Saturday, July 20, 2024
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The Evolution of Community Forests

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By HH Mohrmen

When Dr BK Tiwari, former Professor of Environmental Science at NEHU, told me that a reporter from the Associated Press, USA, was visiting the state to do a story on the sacred forests in Meghalaya, I was a little apprehensive. Reams of paper have been used to write about the sacred groves in the state, and one wonders if there is anything left to write about these forests. Is there any angle in the story of the sacred forests that has not been explored? The traditional forests kept by the people who live in the Khasi, Jaintia, and Bhoi regions of the state are generally classified as sacred forests, community forests, and even clan forests. However, except for the sacred forests, the purposes for which the forests were conserved differ, and the traditions and regulations governing these forests vary from one place to another. Indeed, many aspects of the sacred or even the community forests in the state have already been studied, but is there nothing more to study and is the list of topics for studying the sacred groves exhausted?
The Raid Buam and Traditional Natural Resource Management
I am reminded of my visit last winter with Donbok Buam, accompanied by Sumer Buam, the Lyngdoh of the Raid, to the many forests of Raij Buam. During that visit, I learned that the Raij Buam has many forests reserved and conserved by the community. According to Buam, the many forests, which have a combined size of no less than 5,000 hectares, were conserved for different purposes. The interesting learning that day was also that the entire traditional system of forest conservation in the Raij is very scientific. It is, in a way, a systematic Natural Resource Management (NRM), albeit in a traditional manner. There is a sacred forest, but there are also forests kept specifically for the people of the Raij to use for firewood; another forest for the community to use as logs and planks for building houses. There is one forest conserved for the wood to be used for cremation, and the larger forest at the entry to the village is kept because it supplies water to the village.
Most Raids have only sacred forests, and some also have forests where the wood is to be used as firewood for cremation. However, Raid Buam is different. Raid Buam is unique because it is the only Raid with detailed and pragmatic natural resource management in place, albeit traditionally. All the forests under the Raid are conserved to meet the common needs and requirements of the people. It is also true that Raid Buam and many other Raids were able to conserve their forests because a significant population in the area follows Niamtre or Niamtynrai, and the forests are respected and not desecrated because religious sacrifices and rituals are still performed to appease different deities. However, keeping sacred forests is not solely the obligation of the Niamtre people; there are cases where keeping sacred forests goes beyond a specific religion.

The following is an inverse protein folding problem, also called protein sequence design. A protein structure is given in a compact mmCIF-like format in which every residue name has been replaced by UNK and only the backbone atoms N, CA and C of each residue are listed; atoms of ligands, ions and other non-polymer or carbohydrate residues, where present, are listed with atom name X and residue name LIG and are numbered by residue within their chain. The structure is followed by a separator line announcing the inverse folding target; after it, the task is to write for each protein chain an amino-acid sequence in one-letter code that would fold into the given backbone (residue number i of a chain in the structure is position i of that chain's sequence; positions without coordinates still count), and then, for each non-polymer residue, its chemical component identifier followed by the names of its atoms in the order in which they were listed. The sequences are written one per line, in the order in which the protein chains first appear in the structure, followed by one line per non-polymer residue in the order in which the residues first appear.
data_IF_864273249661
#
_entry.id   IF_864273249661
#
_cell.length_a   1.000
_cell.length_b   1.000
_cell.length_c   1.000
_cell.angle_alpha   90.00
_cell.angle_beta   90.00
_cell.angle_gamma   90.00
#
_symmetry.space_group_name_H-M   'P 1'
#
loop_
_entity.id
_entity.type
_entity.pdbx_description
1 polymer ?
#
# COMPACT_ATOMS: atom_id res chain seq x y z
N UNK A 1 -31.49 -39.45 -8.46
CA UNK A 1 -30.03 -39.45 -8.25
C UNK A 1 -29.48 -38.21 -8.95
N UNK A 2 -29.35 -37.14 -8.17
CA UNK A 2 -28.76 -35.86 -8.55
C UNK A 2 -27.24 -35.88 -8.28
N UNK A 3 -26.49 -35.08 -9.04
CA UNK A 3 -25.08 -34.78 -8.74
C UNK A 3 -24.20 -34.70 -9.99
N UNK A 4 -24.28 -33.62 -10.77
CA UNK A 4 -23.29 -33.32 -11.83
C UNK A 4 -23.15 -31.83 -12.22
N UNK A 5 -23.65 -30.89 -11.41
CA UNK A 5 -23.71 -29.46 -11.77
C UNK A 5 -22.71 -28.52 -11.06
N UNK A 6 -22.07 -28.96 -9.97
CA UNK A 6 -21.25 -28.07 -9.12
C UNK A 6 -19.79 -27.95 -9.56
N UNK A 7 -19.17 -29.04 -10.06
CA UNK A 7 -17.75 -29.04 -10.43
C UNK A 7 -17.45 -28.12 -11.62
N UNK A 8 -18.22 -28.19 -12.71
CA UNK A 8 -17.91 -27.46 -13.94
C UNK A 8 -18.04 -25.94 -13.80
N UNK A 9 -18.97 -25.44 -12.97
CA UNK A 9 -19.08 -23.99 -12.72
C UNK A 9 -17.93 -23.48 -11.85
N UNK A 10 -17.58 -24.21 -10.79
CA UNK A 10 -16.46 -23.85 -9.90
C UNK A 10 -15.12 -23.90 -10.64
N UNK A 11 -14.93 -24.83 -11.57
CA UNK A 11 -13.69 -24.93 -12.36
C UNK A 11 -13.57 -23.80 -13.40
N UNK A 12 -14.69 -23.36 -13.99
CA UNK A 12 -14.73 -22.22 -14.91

The Sacredness of the Forest Continues
Another lesson comes from Sohmynting, a village I visit regularly for my work, but I only learned about its unique story when I accompanied my youngest daughter in her research for her master’s dissertation. The story of the sacred forest in Sohmynting village needs to be shared because it is unique when compared to sacred forests in the entire state. It is different from the other sacred groves in the area because most sacred forests are maintained and protected by the Raid or by followers of Niamtre. In most cases, the forest remains intact because rituals and sacrifices are still performed by the followers of the traditional religion.
It is also perhaps not wrong to conclude that in areas where locals have converted to another religion, the forests are not properly maintained, if they remain at all. In some places where there are no followers of Niamtre, sacred groves are encroached upon by neighbours and, in some cases, even desecrated. The case of Sohmynting is different; although the entire village has converted to different Christian denominations, and there is not a single person in the village that follows Niamtre or the traditional religion, the forest is still kept intact by the clan. Despite the fact that rituals and sacrifices are no longer performed in the forest because the members of the clan have adopted Christianity, they continue the tradition of keeping their sacred forests.